- n. A hillock or similar raised area of terrain.
- n. informal A person who is dressed in a fancy or elegant manner.
- n. informal A person of high social standing; an important person.
- v. intransitive To become bigger, especially due to being engorged.
- v. transitive To cause to become bigger.
- adj. informal Excellent.
GNU Webster's 1913
- v. To grow larger; to dilate or extend the exterior surface or dimensions, by matter added within, or by expansion of the inclosed substance
- v. To increase in size or extent by any addition; to increase in volume or force
- v. To rise or be driven into waves or billows; to heave.
- v. To be puffed up or bloated.
- v. To be inflated; to belly.
- v. To be turgid, bombastic, or extravagant
- v. To protuberate; to bulge out.
- v. To be elated; to rise arrogantly.
- v. To grow upon the view; to become larger; to expand.
- v. To become larger in amount.
- v. To act in a pompous, ostentatious, or arrogant manner; to strut; to look big.
- v. To increase the size, bulk, or dimensions of; to cause to rise, dilate, or increase.
- v. To aggravate; to heighten.
- v. To raise to arrogance; to puff up; to inflate.
- v. (Mus.) To augment gradually in force or loudness, as the sound of a note.
- n. The act of swelling.
- n. Gradual increase.
- n. Increase or augmentation in bulk; protuberance.
- n. Increase in height; elevation; rise.
- n. Increase of force, intensity, or volume of sound.
- n. Increase of power in style, or of rhetorical force.
- n. A gradual ascent, or rounded elevation, of land.
- n. A wave, or billow; especially, a succession of large waves; the roll of the sea after a storm.
- n. (Mus.) A gradual increase and decrease of the volume of sound; the crescendo and diminuendo combined; -- generally indicated by the sign.
- n. Slang A showy, dashing person; a dandy.
- adj. Slang Having the characteristics of a person of rank and importance; showy; dandified; distinguished.
- v. come up (as of feelings and thoughts, or other ephemeral things)
- n. a man who is much concerned with his dress and appearance
- n. the undulating movement of the surface of the open sea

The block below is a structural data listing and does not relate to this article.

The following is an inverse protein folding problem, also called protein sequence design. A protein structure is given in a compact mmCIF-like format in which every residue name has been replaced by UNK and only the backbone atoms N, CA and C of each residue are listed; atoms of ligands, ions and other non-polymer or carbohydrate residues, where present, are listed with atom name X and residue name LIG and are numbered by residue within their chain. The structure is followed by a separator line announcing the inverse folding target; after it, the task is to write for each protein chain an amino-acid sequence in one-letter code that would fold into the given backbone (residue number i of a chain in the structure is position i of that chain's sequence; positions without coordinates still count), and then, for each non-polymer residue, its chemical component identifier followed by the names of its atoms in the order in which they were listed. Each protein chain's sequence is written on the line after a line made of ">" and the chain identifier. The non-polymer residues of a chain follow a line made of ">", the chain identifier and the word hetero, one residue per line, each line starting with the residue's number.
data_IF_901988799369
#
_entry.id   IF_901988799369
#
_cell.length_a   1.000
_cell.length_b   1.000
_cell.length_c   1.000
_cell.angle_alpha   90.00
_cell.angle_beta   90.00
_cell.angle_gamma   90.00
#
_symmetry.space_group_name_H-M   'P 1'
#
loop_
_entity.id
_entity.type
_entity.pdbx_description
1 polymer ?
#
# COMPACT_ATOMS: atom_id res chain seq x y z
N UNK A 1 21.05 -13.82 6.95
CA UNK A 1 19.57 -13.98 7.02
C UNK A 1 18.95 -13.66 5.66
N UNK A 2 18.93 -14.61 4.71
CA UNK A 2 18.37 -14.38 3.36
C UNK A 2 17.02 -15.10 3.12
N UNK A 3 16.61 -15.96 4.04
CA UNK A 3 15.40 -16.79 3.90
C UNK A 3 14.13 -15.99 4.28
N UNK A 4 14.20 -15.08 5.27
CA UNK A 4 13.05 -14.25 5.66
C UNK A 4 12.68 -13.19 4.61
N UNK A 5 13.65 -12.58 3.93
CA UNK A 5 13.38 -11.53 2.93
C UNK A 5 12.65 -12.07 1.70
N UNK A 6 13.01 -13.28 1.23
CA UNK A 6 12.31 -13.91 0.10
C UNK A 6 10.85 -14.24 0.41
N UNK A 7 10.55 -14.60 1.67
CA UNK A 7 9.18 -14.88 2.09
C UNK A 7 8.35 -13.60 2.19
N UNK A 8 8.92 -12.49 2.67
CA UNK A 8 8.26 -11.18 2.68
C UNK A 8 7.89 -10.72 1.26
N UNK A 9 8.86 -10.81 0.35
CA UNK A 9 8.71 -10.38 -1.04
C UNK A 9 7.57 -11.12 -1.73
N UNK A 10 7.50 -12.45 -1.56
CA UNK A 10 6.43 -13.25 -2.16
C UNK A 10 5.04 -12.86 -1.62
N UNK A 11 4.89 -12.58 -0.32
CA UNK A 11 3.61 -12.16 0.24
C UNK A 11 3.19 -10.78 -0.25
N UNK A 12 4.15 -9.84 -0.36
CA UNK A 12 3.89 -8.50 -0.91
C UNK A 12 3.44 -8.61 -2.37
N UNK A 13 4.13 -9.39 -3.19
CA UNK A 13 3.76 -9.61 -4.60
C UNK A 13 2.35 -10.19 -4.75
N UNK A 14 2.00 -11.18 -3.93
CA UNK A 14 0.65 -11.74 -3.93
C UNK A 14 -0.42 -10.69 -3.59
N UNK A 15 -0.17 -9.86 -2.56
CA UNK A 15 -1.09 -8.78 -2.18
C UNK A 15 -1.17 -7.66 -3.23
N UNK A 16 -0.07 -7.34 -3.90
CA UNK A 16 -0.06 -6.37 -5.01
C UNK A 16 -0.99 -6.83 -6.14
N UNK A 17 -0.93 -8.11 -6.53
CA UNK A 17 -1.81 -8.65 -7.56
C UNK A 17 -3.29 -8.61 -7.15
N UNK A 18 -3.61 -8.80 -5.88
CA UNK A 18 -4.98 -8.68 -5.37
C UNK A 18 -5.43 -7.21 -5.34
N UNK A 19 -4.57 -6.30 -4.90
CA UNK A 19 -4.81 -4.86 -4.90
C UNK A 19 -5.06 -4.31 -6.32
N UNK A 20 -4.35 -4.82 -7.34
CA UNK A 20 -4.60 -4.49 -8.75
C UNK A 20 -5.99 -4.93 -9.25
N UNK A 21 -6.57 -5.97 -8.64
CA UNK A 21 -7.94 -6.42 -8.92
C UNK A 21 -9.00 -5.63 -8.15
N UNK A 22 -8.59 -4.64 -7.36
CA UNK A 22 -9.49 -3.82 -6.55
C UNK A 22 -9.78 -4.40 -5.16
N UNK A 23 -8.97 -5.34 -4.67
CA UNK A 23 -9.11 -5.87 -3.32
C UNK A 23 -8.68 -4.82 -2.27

- n. a rounded elevation (especially one on an ocean floor)
- v. increase in size, magnitude, number, or intensity
- v. cause to become swollen
- v. come up, as of a liquid
- v. expand abnormally
- adj. very good
- n. a crescendo followed by a decrescendo
- v. become filled with pride, arrogance, or anger
- From Middle English swellen, from Old English swellan ("to swell"), from Proto-Germanic *swellanan (“to swell”), of unknown origin. Cognate with Dutch zwellen ("to swell"), German schwellen ("to swell"), Swedish svälla ("to swell"). (Wiktionary)
- Middle English swellen, from Old English swellan. (American Heritage® Dictionary of the English Language, Fourth Edition)
“* I have decided that "swell" is the word for February.”
“From the head of the lawn, on the first soft swell from the valley-level, looked down the deep-porched, many-windowed house.”
“To let his brain swell and keep the blood flowing, thereby preventing the damage from worsening, doctors removed virtually the entire left side of his skull, a procedure known as a craniectomy.”
“A night of calm, when sleep is well-nigh impossible in the sultry, muggy air, may be followed by a day of blazing sun and an oily swell from the south'ard, connoting great gales in that area of ocean we are sailing toward -- or all day long the Elsinore, under an overcast sky, royals and sky sails furled, may plunge and buck under wind-pressure into a short and choppy head-sea.”
“I'm all for a sound and reasoned approach to any health and govt budget concerns, but what has been allowed to naturally and artificially swell is so close to a forest fire that the extremist who started it should face some type of charge and not a "Thank you" from like winged.”
“HURRAY – looks like a grassroots swell is a-comin '!!!”
“The first native to surf a German swell is said to have been Uwe Drath, a lifeguard on Sylt, in 1952.”
“Miami saw the margin swell to 12 midway through the second quarter and then to 15 when Wade soared past Desmond Mason and Collison for what became a three-point play with 2.8 seconds remaining in the third, as cries of ` ` M-V-P!”
“A night of calm, when sleep is well - nigh impossible in the sultry, muggy air, may be followed by a day of blazing sun and an oily swell from the south'ard, connoting great gales in that area of ocean we are sailing toward -- or all day long the Elsinore, under an overcast sky, royals and sky sails furled, may plunge and buck under wind-pressure into a short and choppy head-sea.”
“What's the long term swell forecast for this winter?”